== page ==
My name is Chris Benson and I’m studying History/Sociology/Anthropology (people) at Loyola University Chicago. This summer I received a scholarship from the State Department to study Arabic abroad, and chose Morocco after the recommendation of professors as an exciting and fascinating country. They weren’t lying.
The adhan (call to prayer) begins with a single “Allahu Akbar!” blasting from the speakers of a nearby mosque. As other mosques join in, the call becomes a distorted hymn from the past, (think of the end of a psychedelic Beatles song.) At the same time, satellite dishes crowd the skyline of archaic buildings, and the French language has spread throughout the city. Rabat, Morocco is half contradiction, half anachronism, and entirely ideal for studying Arabic this summer through the Critical Language Scholarship Program (CLS).
I’ve spoken more Arabic these past few days in Rabat than I did in a semester in college. I’m still adjusting to immersion in the language, and have spent much of the past few days with the other American students. Culture shock hit me for the first time Monday, and I had the mantra of “country roads, take me home” for a few hours. Since then I’ve gained infinitely more confidence with my Arabic and ability to handle my situation, and will hopefully ease into more interaction with Moroccans. I live in the old medina (city), particularly in the suq (marketplace), where the streets are too narrow for cars and too winding for navigation.
In reality I’m studying two forms of Arabic here, darija and standard. Darija is the Moroccan Arabic dialect, and I spend about a fourth of my class time studying it as well as using it out on the streets. The other three fourths are dedicated to standard Arabic, which most Moroccans seem to understand though far fewer will reply with it. The two are not as different as Spanish or French are from Latin, but also not nearly as similar as British and American English, so we study them separately. Both standard and darija Arabic have become for the first time immediately useful to me for communication. There is not better answer to the question “why should I study?” than “You won’t be able to get home or eat or communicate.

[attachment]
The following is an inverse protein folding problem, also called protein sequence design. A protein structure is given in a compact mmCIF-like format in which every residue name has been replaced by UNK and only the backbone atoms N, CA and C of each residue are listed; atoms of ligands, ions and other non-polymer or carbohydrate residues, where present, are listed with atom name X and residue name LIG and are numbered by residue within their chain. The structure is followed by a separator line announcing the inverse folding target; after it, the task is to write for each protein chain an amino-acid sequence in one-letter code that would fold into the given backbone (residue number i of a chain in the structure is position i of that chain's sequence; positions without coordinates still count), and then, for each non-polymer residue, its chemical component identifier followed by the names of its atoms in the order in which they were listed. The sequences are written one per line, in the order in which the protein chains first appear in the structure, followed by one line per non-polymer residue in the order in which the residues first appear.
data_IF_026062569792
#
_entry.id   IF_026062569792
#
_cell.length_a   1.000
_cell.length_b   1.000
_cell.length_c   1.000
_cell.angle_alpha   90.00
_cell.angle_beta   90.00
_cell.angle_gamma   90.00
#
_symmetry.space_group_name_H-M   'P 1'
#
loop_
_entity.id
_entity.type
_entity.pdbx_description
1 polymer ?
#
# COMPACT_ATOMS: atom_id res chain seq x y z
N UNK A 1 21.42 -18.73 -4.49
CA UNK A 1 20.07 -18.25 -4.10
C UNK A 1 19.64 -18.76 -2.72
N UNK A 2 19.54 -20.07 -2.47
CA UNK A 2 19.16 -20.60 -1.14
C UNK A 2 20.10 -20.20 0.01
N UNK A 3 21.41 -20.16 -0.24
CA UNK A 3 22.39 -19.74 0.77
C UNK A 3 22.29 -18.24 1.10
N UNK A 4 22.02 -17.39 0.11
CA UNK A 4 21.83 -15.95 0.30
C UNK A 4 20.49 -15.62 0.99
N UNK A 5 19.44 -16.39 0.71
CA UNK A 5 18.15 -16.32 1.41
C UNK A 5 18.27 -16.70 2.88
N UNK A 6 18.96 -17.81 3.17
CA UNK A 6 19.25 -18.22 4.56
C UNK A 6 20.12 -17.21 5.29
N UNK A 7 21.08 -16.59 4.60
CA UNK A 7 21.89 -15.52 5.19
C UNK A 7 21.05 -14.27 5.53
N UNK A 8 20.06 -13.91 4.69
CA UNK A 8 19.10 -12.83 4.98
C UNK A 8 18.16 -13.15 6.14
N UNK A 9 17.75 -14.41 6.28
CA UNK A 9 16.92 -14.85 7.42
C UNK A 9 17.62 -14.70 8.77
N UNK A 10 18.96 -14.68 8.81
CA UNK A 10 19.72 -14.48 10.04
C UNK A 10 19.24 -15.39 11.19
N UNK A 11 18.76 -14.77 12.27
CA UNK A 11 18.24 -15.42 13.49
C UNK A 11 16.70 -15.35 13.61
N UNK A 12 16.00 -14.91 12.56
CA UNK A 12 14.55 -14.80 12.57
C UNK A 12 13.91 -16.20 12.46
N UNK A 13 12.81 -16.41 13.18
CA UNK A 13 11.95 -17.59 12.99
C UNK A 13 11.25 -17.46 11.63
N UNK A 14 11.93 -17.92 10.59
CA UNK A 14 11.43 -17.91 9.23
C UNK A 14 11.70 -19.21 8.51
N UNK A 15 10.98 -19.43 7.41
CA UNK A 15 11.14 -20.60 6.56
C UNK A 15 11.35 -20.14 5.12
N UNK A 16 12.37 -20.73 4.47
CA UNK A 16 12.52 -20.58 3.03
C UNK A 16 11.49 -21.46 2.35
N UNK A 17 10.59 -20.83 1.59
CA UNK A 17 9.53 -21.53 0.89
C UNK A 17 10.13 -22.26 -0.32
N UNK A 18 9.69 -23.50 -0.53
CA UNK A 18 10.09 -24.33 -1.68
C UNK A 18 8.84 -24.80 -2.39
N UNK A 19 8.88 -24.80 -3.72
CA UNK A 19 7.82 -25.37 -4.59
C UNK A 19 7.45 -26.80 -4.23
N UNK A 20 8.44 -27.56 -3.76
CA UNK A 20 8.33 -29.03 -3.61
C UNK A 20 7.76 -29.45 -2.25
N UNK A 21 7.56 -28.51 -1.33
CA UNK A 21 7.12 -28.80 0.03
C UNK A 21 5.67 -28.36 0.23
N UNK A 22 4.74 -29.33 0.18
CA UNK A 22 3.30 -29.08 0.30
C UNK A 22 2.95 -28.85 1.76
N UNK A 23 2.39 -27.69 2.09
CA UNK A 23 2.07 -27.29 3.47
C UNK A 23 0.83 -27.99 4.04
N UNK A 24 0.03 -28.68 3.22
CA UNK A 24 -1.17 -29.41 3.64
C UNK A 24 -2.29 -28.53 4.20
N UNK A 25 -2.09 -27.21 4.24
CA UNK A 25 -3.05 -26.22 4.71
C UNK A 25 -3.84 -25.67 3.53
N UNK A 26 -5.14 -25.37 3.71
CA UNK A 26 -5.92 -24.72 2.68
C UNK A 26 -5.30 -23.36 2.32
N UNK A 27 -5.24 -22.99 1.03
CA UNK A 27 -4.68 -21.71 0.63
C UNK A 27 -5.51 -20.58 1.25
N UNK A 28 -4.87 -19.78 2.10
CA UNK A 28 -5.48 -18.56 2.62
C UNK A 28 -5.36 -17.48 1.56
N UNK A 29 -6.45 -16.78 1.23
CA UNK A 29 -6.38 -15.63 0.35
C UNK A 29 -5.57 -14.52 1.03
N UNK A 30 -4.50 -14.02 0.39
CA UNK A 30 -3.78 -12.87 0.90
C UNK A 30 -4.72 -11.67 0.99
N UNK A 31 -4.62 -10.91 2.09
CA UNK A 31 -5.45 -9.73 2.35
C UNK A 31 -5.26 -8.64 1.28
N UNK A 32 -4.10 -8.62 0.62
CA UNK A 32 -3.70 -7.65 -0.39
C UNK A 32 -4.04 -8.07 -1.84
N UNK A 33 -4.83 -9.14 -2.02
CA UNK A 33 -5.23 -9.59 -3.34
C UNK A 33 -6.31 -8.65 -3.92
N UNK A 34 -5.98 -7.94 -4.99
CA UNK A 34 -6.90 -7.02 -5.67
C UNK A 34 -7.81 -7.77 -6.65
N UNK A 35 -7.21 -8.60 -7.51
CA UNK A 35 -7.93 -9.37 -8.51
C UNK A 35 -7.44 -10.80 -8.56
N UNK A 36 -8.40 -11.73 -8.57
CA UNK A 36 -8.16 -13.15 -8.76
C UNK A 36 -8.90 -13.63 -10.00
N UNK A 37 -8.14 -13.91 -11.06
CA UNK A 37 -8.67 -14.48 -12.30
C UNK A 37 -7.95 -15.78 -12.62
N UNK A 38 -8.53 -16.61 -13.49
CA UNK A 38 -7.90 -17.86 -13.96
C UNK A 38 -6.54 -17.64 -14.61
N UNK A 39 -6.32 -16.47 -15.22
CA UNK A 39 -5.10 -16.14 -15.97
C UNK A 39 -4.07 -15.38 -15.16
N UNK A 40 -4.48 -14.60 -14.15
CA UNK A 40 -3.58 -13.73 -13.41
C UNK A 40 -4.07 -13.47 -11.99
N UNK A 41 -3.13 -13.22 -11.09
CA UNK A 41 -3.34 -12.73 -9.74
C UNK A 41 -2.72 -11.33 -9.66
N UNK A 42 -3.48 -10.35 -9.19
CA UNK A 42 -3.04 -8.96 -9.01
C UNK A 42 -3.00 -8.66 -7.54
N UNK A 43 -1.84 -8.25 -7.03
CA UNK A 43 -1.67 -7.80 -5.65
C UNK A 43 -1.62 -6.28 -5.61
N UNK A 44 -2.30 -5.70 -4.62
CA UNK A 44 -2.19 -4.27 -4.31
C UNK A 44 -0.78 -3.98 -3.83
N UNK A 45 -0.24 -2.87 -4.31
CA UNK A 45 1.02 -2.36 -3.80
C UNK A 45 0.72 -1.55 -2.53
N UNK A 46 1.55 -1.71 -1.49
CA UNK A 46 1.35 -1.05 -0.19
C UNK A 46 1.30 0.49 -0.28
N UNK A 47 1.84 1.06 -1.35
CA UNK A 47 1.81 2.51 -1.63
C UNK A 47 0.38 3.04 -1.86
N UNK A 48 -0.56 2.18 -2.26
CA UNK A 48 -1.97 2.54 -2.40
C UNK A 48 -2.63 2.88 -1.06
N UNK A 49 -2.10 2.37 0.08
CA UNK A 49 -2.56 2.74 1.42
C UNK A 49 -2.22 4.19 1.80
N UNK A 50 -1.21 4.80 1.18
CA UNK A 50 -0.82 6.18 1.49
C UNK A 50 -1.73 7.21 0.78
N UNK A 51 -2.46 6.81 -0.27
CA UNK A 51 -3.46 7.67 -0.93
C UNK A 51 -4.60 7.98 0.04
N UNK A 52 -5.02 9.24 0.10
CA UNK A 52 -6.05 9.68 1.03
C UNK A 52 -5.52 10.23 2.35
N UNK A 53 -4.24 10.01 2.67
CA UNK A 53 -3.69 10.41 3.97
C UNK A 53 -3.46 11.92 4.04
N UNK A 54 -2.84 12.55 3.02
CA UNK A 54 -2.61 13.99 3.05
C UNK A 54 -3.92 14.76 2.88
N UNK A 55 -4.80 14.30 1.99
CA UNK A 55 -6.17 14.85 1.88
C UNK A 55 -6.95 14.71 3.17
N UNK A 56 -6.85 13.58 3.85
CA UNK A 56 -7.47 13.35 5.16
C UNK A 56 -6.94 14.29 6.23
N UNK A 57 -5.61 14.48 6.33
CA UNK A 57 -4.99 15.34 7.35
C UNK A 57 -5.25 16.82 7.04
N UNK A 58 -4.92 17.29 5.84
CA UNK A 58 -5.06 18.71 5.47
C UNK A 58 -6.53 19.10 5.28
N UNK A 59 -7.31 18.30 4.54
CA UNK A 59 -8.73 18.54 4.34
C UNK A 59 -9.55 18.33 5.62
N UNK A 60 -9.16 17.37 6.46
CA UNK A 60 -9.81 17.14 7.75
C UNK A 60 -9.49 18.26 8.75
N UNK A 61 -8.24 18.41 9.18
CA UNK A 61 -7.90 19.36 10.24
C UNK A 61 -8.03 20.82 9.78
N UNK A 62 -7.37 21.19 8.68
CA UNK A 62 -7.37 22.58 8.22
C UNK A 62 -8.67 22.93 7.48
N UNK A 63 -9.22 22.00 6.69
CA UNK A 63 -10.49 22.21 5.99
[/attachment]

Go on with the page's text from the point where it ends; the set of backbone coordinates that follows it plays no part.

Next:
I haven’t seen my host family much because I’ve spent so much time with Americans, and the family was preparing for their daughter’s wedding last Saturday (to be described in a future blog.) Of course, as Said’s (my host father and father of the bride) guests, my roommate Orion and I are attending. Said is a successful man with a successful man’s home. The house has its entrance at the end of a sketchy alley in the suq, but inside it’s a palace, with intricate tile work along all the walls and two rooms dedicated purely to decoratively embroidered couches for socializing. The family is considerate even while so busy, and we’re lucky that Said is dedicated to the study of standard Arabic and thus speaks and understands it well. Not to say that we can communicate with much proficiency. Orion is a far more serious and advanced student of Arabic than I and even he reflects that he must sound idiotic with his slow speech and limited vocabulary.
Studying Arabic here is only so rewarding because it is so challenging and disorienting, but I love it. I also have the chance to experience a culture that so far doesn’t make much of any sense. I won’t pretend to understand it, but I have noticed some sad bits. The adhan goes unanswered. God’s call is ignored while new idols (white, Western models) have become the modern ideals for emulation. The old medina seems like the most enduring traditional neighborhood, and for now its labyrinth has obstructed the infringing Western culture, (Western television, secularism, and technophilia) well as many of my attempts to return home. Even here, however, the hypnotic, desperate call to prayer is ignored for the necessities of business. (Colloquially, it’s like after a high school breakup where one person still texts the other several times a day, in vain.) It’s a constant reminder of the past being abandoned for a future where religion and tradition are placed on the backburner in favor of modernity.
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